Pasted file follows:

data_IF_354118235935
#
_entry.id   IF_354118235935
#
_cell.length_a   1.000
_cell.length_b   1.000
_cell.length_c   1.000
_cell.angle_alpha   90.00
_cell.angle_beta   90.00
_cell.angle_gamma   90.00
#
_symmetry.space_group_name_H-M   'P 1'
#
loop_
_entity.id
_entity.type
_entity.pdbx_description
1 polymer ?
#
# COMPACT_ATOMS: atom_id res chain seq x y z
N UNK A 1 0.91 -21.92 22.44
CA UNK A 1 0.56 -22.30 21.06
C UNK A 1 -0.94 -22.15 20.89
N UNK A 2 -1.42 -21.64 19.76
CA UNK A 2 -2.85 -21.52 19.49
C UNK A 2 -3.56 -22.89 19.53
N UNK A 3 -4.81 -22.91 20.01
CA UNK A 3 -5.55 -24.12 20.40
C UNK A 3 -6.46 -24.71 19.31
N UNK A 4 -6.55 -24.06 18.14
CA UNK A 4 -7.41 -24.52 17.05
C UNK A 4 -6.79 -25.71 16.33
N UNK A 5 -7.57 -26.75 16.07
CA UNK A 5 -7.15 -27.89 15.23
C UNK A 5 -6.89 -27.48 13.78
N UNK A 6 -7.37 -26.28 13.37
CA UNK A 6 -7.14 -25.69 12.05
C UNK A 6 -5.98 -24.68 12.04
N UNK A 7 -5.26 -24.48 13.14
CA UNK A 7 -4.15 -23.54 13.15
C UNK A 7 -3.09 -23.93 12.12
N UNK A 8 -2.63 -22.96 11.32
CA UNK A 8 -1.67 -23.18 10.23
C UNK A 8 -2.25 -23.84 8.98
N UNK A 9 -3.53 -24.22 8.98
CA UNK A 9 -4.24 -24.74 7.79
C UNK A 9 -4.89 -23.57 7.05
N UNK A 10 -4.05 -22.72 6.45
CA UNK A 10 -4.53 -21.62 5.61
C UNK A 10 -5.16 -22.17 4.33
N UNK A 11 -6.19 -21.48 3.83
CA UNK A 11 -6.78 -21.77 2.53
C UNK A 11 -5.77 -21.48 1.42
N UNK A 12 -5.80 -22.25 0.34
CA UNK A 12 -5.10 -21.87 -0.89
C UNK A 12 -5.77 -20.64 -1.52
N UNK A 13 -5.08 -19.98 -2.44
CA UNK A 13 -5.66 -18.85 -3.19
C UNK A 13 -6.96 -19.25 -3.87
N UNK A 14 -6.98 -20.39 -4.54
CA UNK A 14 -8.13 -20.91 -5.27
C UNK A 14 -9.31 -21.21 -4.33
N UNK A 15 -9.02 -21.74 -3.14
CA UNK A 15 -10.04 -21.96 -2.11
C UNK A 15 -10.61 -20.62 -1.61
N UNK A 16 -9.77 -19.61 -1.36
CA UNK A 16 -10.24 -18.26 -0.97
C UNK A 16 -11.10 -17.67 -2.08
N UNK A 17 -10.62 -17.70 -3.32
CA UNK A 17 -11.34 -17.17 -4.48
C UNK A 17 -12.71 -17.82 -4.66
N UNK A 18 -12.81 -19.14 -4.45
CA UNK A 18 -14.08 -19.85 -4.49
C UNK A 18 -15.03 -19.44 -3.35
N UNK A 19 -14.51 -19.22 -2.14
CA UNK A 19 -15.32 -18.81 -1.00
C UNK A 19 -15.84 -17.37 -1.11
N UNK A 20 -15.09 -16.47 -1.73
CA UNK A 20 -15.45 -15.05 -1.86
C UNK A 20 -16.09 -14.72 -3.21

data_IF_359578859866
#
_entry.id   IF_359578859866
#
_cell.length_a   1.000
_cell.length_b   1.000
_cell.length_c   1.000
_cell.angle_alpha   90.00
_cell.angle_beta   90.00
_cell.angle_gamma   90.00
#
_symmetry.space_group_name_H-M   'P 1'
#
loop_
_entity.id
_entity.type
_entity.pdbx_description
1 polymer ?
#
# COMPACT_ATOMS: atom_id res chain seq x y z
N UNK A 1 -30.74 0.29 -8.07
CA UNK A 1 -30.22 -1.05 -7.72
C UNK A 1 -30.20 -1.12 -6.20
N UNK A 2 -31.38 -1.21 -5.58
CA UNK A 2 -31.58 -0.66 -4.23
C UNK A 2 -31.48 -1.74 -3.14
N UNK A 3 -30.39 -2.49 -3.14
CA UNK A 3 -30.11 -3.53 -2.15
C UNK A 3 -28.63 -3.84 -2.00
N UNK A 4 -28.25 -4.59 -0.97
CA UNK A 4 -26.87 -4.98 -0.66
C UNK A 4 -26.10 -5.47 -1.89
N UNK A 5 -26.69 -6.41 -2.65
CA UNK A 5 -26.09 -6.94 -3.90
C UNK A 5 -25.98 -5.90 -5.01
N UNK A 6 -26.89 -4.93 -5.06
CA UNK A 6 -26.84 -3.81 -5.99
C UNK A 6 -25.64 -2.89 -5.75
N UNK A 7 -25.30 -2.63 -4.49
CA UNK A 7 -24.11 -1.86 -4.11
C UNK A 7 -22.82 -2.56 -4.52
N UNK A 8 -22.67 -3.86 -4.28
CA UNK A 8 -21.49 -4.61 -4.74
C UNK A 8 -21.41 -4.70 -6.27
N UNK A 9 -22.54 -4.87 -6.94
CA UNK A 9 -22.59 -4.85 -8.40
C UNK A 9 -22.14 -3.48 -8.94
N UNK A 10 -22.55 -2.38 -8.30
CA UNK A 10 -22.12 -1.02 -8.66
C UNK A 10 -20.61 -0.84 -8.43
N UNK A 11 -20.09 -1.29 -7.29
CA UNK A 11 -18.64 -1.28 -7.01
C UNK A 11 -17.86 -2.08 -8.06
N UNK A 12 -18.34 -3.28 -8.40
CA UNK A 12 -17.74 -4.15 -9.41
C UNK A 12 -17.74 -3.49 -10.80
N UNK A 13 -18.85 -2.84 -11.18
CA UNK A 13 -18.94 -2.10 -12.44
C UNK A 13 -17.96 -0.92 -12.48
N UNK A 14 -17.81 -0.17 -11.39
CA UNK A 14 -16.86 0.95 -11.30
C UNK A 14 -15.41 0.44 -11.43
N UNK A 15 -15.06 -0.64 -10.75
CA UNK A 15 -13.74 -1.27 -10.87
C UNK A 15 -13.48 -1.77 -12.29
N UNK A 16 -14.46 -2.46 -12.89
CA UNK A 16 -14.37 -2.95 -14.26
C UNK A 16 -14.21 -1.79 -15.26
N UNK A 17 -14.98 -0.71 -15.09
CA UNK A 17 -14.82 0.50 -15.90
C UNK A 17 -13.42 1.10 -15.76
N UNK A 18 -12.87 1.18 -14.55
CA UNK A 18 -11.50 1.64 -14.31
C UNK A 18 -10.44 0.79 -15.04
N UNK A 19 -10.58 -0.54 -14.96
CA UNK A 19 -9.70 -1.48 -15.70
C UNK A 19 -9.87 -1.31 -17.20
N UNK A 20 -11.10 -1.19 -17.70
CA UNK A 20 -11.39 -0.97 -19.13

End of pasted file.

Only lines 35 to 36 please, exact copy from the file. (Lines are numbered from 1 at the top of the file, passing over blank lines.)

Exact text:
C UNK A 5 -6.89 -27.48 13.78
N UNK A 6 -7.37 -26.28 13.37